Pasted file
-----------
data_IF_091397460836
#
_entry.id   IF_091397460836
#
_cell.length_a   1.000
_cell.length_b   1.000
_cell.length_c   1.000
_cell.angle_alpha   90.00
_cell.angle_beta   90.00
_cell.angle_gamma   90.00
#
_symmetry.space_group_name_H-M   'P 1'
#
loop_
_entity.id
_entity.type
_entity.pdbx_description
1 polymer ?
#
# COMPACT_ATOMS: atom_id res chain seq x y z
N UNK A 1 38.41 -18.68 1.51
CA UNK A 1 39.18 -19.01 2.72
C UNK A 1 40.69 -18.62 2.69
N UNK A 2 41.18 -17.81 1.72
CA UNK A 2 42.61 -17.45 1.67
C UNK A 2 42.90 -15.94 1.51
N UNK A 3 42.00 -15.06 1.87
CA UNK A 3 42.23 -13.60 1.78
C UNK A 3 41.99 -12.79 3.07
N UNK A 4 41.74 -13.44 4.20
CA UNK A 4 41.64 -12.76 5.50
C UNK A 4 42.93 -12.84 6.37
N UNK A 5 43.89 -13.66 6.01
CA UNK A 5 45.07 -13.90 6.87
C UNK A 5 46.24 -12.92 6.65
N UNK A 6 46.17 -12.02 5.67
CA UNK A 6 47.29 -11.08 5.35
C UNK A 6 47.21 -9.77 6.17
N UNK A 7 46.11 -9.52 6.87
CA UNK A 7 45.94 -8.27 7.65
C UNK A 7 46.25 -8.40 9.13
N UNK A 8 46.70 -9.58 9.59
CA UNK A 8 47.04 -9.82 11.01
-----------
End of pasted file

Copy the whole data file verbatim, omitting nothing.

data_IF_091397460836
#
_entry.id   IF_091397460836
#
_cell.length_a   1.000
_cell.length_b   1.000
_cell.length_c   1.000
_cell.angle_alpha   90.00
_cell.angle_beta   90.00
_cell.angle_gamma   90.00
#
_symmetry.space_group_name_H-M   'P 1'
#
loop_
_entity.id
_entity.type
_entity.pdbx_description
1 polymer ?
#
# COMPACT_ATOMS: atom_id res chain seq x y z
N UNK A 1 38.41 -18.68 1.51
CA UNK A 1 39.18 -19.01 2.72
C UNK A 1 40.69 -18.62 2.69
N UNK A 2 41.18 -17.81 1.72
CA UNK A 2 42.61 -17.45 1.67
C UNK A 2 42.90 -15.94 1.51
N UNK A 3 42.00 -15.06 1.87
CA UNK A 3 42.23 -13.60 1.78
C UNK A 3 41.99 -12.79 3.07
N UNK A 4 41.74 -13.44 4.20
CA UNK A 4 41.64 -12.76 5.50
C UNK A 4 42.93 -12.84 6.37
N UNK A 5 43.89 -13.66 6.01
CA UNK A 5 45.07 -13.90 6.87
C UNK A 5 46.24 -12.92 6.65
N UNK A 6 46.17 -12.02 5.67
CA UNK A 6 47.29 -11.08 5.35
C UNK A 6 47.21 -9.77 6.17
N UNK A 7 46.11 -9.52 6.87
CA UNK A 7 45.94 -8.27 7.65
C UNK A 7 46.25 -8.40 9.13
N UNK A 8 46.70 -9.58 9.59
CA UNK A 8 47.04 -9.82 11.01